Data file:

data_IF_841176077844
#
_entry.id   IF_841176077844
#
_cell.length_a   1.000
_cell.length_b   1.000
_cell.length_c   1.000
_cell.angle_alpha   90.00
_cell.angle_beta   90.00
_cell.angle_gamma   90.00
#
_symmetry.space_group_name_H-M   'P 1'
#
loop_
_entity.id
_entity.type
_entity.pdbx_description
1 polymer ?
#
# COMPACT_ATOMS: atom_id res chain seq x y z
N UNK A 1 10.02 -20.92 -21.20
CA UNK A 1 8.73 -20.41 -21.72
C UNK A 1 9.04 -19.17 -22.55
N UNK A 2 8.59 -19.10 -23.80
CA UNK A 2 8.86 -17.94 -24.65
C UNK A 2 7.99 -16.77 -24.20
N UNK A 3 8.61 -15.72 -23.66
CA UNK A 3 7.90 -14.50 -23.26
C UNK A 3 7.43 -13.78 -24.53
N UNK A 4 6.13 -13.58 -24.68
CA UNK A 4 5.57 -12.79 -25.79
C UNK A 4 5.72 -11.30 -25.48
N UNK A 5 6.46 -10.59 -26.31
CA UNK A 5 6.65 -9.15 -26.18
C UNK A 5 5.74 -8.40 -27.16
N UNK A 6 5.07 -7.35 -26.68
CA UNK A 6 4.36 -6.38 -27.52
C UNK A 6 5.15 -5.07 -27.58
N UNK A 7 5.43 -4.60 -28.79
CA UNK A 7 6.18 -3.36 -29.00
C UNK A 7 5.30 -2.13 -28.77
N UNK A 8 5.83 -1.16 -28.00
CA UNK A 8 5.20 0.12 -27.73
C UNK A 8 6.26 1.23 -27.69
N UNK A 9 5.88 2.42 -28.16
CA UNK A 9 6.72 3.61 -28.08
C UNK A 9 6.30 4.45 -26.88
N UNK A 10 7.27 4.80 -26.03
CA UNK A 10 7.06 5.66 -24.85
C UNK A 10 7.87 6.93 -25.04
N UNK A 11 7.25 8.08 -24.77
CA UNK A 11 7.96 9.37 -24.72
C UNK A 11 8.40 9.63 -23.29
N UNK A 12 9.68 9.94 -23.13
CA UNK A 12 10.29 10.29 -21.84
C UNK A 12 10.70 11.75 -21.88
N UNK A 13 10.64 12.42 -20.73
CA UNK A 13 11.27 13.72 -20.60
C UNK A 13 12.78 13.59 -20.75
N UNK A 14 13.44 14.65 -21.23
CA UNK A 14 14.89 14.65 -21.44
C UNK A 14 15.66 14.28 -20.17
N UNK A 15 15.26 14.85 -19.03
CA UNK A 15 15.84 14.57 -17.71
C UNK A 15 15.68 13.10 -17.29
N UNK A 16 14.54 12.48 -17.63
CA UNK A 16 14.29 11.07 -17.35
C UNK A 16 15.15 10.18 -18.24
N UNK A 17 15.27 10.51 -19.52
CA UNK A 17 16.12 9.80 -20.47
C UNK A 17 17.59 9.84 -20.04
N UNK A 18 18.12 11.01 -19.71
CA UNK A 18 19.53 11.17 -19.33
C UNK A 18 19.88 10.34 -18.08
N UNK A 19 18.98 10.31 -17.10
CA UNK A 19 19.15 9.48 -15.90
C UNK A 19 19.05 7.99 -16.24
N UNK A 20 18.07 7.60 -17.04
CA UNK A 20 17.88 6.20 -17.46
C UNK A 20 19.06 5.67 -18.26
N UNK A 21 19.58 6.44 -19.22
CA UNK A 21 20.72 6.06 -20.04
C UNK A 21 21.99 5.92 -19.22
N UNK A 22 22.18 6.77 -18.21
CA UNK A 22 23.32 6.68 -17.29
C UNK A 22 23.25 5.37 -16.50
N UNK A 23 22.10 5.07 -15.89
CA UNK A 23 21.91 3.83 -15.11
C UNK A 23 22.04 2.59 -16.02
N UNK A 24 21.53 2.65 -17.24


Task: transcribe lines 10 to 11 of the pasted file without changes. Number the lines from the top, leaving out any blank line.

_cell.angle_gamma   90.00
#